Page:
Debugging is usually performed on a process for one of two reasons – the first typical reason is that a process is running “unexpectedly” and we need to know more about what’s happening internally in the code at runtime since application logging cannot locate the source of the issue. The other typical reason to perform debugging is that the process has crashed (i.e. is stopped suddenly by the operating system because it tried to perform an illegal operation, and the process ID is no longer listed in any system monitoring tools such as “ps”) and we would like to understand how the process got in to that state to see if it can be prevented in the future.

Crashes can be caused for a wide variety of reasons – software bugs, operating system bugs, permissions issues, low memory/disk space issues, hardware issues, etc. It is important to capture as much information as possible during these scenarios to better understand the nature of the crash and the circumstances it arises in. It is also important to understand the difference between a crash and a program termination – a program termination is a “normal” exit routine done by the software and is always logged as such in the SQL Anywhere server console logs (-o output). For the SQL Anywhere database server in a program termination scenario, the exit line will be displayed as:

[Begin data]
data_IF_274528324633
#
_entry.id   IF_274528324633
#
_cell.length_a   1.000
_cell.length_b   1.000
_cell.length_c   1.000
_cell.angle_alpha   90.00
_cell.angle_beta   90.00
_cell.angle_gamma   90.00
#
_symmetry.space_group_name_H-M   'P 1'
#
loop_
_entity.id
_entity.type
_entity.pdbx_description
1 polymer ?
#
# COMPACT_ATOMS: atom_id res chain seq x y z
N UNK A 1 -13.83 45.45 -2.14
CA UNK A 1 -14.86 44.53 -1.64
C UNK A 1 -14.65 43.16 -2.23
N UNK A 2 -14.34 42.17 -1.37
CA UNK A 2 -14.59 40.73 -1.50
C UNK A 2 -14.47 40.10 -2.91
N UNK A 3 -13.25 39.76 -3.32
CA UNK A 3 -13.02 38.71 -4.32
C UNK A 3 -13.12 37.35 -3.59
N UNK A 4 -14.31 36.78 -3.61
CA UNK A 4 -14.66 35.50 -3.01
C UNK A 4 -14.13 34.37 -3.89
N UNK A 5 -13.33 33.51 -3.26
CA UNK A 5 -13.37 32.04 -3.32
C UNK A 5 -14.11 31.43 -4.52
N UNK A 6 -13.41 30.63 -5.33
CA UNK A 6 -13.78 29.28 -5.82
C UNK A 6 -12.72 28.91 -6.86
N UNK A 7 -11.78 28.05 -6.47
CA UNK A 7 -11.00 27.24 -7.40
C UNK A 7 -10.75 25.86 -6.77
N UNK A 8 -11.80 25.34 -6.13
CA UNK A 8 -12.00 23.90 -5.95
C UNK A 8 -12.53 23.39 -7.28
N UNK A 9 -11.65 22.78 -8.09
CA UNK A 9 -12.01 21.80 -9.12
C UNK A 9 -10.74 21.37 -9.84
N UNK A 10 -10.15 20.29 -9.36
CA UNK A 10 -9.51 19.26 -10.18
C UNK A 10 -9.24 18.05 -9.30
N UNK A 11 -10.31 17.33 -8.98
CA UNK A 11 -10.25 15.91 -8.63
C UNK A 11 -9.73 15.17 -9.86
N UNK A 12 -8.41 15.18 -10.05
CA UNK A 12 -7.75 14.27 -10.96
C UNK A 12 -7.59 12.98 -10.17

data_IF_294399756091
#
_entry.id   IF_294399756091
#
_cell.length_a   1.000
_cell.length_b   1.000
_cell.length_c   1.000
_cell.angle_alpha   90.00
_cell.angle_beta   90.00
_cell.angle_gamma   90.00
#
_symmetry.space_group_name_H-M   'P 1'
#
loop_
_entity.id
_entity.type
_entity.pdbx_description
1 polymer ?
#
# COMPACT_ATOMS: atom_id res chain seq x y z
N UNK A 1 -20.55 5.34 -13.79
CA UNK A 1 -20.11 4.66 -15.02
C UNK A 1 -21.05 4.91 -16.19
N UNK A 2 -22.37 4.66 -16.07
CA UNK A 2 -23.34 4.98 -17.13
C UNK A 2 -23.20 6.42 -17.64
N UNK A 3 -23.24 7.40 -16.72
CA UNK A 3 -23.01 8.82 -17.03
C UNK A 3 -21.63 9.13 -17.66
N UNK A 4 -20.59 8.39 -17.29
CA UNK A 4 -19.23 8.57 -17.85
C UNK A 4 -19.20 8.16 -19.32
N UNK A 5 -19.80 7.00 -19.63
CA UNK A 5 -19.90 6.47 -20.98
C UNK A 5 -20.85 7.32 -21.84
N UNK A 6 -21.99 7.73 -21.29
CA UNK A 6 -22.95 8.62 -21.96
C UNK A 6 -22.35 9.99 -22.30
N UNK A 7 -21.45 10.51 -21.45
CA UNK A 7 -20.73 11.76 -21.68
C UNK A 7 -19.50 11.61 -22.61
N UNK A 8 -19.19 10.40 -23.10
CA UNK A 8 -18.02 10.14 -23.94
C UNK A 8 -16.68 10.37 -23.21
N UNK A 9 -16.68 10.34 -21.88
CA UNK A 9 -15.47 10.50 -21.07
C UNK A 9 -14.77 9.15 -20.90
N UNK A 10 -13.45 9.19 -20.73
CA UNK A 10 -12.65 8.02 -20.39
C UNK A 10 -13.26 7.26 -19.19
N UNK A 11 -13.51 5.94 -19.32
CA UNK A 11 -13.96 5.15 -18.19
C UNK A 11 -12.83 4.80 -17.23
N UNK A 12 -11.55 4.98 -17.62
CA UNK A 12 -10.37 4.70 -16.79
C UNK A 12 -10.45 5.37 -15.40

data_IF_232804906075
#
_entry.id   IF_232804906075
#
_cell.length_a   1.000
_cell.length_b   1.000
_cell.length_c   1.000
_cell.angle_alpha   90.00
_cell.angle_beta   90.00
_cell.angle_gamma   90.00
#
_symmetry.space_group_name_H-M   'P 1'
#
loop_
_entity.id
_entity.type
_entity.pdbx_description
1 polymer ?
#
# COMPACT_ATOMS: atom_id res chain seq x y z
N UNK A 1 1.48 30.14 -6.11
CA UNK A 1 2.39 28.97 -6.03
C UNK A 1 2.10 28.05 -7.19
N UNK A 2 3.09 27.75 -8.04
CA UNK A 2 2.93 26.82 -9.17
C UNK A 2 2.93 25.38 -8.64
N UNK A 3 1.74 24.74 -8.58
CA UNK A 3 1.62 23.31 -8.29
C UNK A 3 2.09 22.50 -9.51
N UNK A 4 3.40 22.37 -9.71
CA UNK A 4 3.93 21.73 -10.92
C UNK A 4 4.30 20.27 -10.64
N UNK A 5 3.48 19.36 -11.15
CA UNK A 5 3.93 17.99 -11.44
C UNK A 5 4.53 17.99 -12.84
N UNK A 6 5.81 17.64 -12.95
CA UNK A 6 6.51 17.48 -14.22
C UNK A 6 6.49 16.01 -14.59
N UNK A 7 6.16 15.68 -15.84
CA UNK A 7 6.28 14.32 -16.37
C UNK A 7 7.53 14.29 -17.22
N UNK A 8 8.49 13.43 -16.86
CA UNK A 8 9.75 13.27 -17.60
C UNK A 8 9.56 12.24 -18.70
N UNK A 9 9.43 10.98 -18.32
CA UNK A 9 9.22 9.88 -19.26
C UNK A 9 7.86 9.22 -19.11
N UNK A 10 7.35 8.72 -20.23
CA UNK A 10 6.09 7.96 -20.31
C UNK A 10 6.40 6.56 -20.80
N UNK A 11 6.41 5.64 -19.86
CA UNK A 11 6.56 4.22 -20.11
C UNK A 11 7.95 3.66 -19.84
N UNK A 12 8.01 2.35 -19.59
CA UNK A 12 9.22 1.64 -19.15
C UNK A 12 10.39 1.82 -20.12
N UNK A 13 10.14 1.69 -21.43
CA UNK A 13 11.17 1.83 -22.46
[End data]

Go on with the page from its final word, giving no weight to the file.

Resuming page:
01/01 12:00:00. Database server shutdown requested via server console

For the MobiLink Synchronization server you will see:

I. 2014-01-01 12:00:00. <Main> MobiLink server shutting down
I. 2014-01-01 12:00:00. <Main> MobiLink server undergoing soft shutdown

If you see these lines in the console log, this is an expected exit condition and no core file will be automatically created.

When a software program crashes however, this is an unexpected condition – when this happens, the application will automatically attempt to create a core file so that it can be analyzed by software engineers at a later time. Typically when an application crashes on an operating system, this is also logged to the system event log (by the “syslogd” process). Check your operating system documentation for further info regarding operating-system logging options and the “/etc/syslog.conf” file for the current syslogd configuration. The user permission for logging to the system event log is controlled by the “-s” switch on the dbsrv command-line.